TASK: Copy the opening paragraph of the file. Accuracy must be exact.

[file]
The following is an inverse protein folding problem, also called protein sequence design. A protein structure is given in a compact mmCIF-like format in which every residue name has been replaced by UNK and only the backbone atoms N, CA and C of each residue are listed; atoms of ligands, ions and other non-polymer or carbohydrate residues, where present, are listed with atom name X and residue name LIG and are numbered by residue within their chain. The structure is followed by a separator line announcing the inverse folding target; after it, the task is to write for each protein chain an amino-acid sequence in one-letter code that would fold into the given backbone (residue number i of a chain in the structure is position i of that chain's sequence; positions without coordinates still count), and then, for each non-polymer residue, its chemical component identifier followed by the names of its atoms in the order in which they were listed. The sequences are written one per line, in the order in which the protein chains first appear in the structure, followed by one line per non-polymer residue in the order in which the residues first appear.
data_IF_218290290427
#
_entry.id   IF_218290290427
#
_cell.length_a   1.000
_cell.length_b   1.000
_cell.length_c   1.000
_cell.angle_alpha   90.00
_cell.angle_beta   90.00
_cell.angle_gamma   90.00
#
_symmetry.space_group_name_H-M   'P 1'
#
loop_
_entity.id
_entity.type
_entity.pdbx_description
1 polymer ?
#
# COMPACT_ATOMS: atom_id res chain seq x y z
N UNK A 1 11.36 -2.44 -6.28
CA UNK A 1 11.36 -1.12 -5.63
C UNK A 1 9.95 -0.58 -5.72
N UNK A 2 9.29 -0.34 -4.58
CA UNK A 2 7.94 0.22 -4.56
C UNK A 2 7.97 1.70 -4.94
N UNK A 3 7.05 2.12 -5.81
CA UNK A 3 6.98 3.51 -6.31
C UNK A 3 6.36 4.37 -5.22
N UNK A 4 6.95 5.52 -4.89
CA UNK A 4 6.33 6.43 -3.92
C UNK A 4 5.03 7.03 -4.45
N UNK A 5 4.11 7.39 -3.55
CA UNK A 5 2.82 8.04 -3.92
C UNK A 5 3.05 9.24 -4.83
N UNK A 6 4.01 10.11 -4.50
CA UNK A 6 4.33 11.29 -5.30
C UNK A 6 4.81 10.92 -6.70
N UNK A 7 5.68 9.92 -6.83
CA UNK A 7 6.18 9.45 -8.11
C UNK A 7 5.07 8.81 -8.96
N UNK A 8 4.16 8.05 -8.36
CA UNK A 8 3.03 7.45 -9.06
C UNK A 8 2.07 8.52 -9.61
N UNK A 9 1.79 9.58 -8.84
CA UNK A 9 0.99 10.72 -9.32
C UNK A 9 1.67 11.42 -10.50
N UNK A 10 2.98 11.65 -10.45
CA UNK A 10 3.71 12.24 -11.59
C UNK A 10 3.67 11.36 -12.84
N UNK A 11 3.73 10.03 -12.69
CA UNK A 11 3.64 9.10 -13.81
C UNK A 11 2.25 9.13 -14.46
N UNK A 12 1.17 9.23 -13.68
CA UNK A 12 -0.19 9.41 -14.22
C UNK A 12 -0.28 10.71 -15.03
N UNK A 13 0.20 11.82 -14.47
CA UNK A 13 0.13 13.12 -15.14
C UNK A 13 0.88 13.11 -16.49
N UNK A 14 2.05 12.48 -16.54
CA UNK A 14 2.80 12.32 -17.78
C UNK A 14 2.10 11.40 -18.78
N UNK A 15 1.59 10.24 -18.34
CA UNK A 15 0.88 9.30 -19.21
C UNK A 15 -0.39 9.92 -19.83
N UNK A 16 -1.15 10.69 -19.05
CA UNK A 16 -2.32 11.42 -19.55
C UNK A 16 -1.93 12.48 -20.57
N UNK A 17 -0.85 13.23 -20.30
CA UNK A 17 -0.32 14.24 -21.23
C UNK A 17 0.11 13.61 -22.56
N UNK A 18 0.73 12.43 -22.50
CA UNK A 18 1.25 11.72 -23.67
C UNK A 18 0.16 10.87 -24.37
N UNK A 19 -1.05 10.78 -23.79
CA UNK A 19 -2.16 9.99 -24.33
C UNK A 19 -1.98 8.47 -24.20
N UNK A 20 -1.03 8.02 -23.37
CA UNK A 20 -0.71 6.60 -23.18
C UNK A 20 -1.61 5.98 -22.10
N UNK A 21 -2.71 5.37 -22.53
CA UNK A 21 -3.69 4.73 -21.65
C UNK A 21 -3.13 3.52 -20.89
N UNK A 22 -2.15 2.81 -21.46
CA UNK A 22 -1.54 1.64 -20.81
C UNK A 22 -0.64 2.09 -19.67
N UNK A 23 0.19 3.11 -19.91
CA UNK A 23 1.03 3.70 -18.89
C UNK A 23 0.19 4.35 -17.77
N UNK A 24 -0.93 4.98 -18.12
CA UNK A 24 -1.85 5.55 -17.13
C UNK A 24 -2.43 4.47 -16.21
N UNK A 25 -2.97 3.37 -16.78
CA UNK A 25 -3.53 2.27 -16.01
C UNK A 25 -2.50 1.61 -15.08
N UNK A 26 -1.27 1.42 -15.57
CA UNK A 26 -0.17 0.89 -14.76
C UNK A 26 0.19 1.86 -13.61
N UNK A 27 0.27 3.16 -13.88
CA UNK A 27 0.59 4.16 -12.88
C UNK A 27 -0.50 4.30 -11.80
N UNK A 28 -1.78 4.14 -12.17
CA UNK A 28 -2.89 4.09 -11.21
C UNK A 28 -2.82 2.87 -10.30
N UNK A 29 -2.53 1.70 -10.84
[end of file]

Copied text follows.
The following is an inverse protein folding problem, also called protein sequence design. A protein structure is given in a compact mmCIF-like format in which every residue name has been replaced by UNK and only the backbone atoms N, CA and C of each residue are listed; atoms of ligands, ions and other non-polymer or carbohydrate residues, where present, are listed with atom name X and residue name LIG and are numbered by residue within their chain. The structure is followed by a separator line announcing the inverse folding target; after it, the task is to write for each protein chain an amino-acid sequence in one-letter code that would fold into the given backbone (residue number i of a chain in the structure is position i of that chain's sequence; positions without coordinates still count), and then, for each non-polymer residue, its chemical component identifier followed by the names of its atoms in the order in which they were listed. The sequences are written one per line, in the order in which the protein chains first appear in the structure, followed by one line per non-polymer residue in the order in which the residues first appear.